five photos of BLG community involvement activities


ESG at BLG: Lessons learned from inside the ESG journey at Canada’s law firm

BLG routinely advises clients on ESG risks and opportunities. To fully support others on ESG, we wanted to embed it in our internal culture and operations as well. This article documents our ESG journey and shares our steps, successes and lessons learned, with the goal of helping other professional services firms better serve their people, clients, communities and the planet.



“Back then we didn’t call it ESG. We just called it good business.”

In the early days, ESG was a Wild West of voluntary standards and inconsistent definitions, known by name to only a few industry insiders. At BLG, we were taking important steps to conduct our business responsibly and contribute to our communities, but we didn’t use the phrase environmental, social and governance. During this time, we became the first law firm in Canada to receive our ISO certification for information security, the first law firm in Canada to have a full-time role dedicated to diversity and inclusion and continued our tradition of award-winning pro bono work.

2010-2018 Highlights



“Clients began asking us what we were doing for ESG.”

Fast forward to 2019, and a dedicated group of BLG lawyers were having regular, frank conversations with clients about the ESG risks and opportunities in several areas, particularly investment management and M&A.

With climate change, the COVID-19 pandemic, the murder of George Floyd and the finding of more than 200 unmarked graves at the former Kamloops Indian Residential School mobilizing people across the globe, BLG continued to act. We established a mandatory anti-racism training program, founded an event for LGBTQ+ law students, signed the BlackNorth pledge and initiated a robust supplier ESG screening program. We performed a carbon baseline assessment—using 2019 data to avoid the anomaly of the pandemic skewing our data—in a format that we could update annually to track progress.

At the same time, some of our clients were considering ESG factors in their vendor selection and began asking us for evidence of our commitment to action, initially focusing on diversity, equity, inclusion and other “social” efforts and later asking about our carbon reduction work. In 2021, we started producing quarterly community involvement and wellness reports for client requests.

2019-2021 Highlights



“A baseline assessment is a benchmark to gauge progress.”

By the end of 2023, ESG had become a more mature framework with increasingly stringent legal requirements, standardized terminology and greater scope. Businesses were paying closer attention to risks in their supply chains, gaps in the data they were collecting and inconsistencies in reports produced for different stakeholders. Some organizations were using ESG assessments to make meaningful changes in business as usual. Others still saw ESG as little more than a compliance exercise.

At BLG, 2022 and 2023 saw us formalize our ESG commitment in several ways. The most important was our first ESG assessment, completed with the help of Hive Advisory Inc. You can learn more about the process below. But it wasn’t all we did; there were many other important ESG milestones at BLG in 2022-2023:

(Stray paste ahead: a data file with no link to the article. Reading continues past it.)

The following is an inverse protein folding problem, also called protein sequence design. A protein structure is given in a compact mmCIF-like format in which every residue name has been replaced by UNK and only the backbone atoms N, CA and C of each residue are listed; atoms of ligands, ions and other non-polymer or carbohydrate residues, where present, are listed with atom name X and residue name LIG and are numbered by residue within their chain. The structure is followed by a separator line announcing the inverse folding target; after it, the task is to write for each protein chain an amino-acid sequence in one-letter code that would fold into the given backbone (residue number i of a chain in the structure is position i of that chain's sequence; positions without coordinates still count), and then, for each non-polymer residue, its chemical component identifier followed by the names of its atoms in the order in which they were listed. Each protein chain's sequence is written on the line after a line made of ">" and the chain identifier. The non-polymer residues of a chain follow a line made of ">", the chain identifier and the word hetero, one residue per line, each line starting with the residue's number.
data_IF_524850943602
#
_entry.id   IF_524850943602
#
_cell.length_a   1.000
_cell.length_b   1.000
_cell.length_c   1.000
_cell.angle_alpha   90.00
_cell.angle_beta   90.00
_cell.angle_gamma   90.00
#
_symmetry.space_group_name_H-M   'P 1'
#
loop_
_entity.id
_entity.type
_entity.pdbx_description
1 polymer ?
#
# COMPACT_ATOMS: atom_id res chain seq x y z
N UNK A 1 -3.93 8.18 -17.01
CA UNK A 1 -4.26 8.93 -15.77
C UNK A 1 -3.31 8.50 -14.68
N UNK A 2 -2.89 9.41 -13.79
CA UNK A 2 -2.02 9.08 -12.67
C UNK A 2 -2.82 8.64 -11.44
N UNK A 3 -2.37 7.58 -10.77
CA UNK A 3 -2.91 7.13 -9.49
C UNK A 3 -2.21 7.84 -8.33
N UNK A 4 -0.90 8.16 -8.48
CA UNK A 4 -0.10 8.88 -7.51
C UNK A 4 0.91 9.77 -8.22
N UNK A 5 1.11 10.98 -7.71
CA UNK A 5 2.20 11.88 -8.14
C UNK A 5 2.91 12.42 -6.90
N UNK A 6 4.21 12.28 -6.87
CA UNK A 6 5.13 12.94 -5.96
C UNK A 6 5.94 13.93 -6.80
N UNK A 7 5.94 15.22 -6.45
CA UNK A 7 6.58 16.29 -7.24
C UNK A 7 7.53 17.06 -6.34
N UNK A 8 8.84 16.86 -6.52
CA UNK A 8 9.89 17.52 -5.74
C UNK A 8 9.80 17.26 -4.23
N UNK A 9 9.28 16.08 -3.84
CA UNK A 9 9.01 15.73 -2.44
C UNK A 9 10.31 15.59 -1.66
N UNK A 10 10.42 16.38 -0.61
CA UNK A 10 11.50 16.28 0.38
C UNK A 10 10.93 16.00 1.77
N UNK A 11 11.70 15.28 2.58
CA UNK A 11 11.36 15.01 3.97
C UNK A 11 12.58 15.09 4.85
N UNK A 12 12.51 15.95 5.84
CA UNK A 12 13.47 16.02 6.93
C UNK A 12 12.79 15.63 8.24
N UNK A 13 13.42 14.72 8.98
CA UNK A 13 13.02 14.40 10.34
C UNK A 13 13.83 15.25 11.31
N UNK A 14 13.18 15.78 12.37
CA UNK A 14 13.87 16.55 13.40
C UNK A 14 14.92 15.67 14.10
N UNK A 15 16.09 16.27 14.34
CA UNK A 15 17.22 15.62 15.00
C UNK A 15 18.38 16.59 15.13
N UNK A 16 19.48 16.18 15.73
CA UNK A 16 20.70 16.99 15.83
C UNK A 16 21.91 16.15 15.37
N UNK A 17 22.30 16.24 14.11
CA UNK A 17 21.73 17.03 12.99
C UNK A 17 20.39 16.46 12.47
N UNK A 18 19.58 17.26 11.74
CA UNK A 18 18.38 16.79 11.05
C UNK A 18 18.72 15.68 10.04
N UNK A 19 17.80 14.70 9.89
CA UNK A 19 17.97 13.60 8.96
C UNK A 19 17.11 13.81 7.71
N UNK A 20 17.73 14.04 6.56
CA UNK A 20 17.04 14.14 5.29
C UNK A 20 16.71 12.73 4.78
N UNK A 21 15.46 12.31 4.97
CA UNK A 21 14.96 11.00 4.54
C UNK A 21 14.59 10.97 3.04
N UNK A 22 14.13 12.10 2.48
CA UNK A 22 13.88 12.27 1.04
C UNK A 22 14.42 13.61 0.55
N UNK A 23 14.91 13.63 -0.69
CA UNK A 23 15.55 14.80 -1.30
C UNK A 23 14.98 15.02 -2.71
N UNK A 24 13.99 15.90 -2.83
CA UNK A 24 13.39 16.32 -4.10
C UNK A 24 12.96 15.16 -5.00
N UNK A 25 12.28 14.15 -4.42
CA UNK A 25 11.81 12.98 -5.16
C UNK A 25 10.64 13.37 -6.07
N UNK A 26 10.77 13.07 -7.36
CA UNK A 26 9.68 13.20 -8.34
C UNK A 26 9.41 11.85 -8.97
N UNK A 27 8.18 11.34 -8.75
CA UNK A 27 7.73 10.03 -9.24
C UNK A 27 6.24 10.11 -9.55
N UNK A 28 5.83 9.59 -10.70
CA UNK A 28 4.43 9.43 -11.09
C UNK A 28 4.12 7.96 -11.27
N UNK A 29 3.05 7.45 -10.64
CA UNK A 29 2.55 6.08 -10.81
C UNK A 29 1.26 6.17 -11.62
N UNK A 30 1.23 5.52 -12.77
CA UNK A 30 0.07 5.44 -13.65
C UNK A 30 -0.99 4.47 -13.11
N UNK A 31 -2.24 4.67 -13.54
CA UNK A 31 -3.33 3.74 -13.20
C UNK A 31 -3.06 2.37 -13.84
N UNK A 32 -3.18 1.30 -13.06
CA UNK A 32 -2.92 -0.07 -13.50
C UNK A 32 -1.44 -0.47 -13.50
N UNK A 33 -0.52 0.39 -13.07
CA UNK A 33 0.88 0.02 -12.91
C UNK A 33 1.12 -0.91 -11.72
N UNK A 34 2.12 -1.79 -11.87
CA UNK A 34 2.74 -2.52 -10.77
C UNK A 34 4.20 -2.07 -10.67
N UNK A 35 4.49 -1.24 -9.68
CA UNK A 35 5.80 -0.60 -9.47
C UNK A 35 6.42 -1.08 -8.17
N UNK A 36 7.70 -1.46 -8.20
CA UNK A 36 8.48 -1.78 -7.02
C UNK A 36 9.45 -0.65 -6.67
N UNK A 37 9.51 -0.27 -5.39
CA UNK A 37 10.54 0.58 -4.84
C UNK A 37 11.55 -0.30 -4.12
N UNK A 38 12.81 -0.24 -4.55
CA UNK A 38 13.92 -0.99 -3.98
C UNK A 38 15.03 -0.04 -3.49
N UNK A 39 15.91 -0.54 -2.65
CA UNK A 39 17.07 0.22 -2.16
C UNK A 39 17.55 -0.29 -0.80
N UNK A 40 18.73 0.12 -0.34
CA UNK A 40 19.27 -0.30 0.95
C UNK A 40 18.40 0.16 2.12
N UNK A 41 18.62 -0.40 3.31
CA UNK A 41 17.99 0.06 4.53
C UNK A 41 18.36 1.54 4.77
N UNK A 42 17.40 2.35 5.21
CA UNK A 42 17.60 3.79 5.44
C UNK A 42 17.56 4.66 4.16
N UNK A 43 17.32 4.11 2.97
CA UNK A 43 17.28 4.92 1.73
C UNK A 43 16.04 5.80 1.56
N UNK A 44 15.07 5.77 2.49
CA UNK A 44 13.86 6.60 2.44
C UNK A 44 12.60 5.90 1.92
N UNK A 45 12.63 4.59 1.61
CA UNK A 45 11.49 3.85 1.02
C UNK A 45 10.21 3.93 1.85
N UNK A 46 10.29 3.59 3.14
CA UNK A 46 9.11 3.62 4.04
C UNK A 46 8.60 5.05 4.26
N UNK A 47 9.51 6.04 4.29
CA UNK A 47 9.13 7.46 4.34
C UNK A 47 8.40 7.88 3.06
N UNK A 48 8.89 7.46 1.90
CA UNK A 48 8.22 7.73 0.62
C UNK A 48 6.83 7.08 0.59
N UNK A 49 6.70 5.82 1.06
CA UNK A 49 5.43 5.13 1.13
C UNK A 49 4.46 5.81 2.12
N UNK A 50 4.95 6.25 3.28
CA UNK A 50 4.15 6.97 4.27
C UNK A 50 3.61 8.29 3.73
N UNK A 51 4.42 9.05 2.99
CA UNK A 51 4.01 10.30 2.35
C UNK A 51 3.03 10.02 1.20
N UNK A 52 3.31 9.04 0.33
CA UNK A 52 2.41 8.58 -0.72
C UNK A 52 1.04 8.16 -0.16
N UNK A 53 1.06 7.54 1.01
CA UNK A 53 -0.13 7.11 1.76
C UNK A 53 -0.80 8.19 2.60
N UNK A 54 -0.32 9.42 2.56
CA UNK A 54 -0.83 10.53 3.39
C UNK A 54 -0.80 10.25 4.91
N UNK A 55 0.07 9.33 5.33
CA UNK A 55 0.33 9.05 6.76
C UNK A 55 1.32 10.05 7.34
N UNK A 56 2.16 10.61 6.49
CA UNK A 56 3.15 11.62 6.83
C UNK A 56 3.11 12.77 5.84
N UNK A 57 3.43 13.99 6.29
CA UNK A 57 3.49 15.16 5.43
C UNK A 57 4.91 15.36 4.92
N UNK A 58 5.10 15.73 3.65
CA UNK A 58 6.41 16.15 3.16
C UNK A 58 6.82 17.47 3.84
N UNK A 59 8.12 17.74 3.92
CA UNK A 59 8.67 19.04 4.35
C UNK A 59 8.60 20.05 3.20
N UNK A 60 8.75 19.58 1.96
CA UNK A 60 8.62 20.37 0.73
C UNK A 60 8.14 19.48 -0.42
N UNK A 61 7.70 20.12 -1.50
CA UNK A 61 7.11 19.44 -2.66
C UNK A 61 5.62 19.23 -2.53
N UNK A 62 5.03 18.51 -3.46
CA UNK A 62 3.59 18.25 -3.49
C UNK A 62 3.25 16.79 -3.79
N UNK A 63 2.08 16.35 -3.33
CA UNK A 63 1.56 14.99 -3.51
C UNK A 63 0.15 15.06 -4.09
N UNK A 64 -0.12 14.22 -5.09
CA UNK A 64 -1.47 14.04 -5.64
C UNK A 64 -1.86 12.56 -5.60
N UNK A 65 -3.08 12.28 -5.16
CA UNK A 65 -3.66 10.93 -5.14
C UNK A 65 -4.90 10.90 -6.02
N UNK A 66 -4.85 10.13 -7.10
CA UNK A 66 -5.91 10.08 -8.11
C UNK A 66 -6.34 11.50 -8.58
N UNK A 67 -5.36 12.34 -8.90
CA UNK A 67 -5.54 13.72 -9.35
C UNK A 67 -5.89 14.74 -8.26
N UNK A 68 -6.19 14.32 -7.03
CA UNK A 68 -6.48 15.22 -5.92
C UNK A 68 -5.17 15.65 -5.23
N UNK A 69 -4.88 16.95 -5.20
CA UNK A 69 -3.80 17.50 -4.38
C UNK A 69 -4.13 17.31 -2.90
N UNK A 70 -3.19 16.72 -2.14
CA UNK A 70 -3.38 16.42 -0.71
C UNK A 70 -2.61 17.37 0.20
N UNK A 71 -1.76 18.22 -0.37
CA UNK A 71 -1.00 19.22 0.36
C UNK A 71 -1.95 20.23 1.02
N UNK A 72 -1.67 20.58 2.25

2022-2023 Highlights


"I commend the team at BLG for their commitment and openness to the discussions when the hard questions prompt reflection...BLG wholeheartedly cares.”

- Stefan Piech, CEO and managing partner, Hive Advisory Inc.

Identifying material risk categories

We started our ESG assessment at a time when increased political engagement, particularly in the U.S., meant activists were holding companies legally accountable for ESG claims while other influential stakeholders, including investors, penalized companies for being “too woke.” In the context of such contradictions, we wanted to be strategic and deliberate in our approach. Balance was our guiding principle.

The ESG steering committee began the assessment process by identifying material risk categories relevant to a law firm using the Sustainalytics framework. Then Hive Advisory helped us identify key performance indicators to measure our progress to date.

Given our industry, it was clear that governance—encompassing board composition, disclosure, compliance, professional integrity, ethics, and all things technology—was most important, with almost half of our KPIs falling into this category. One-third of our KPIs were considered social, focusing on people management, community relations and pro bono work. Just under one-fifth were classified as environmental—including resource use and the disclosure, reporting and reduction of Scope 1 (direct) and Scope 2 (indirect) greenhouse gas emissions.

KPIs by ESG Area: 19.2% Environment, 33.3% Social, 47.5% Governance

Making the grade

Once we settled on metrics, Hive Advisory measured our performance. They used best practices in ESG standards, including those from the Global Reporting Initiative, Sustainability Accounting Standards Board, Corporate Knights Best 50 Methodology, and Climate Disclosure Standard Board, as well as comparative research to similar-sized professional services organizations.

The result was an 89-page ESG baseline report that began with an overall maturity score and ended with a detailed examination of 120 KPIs in seven core areas of BLG’s operations.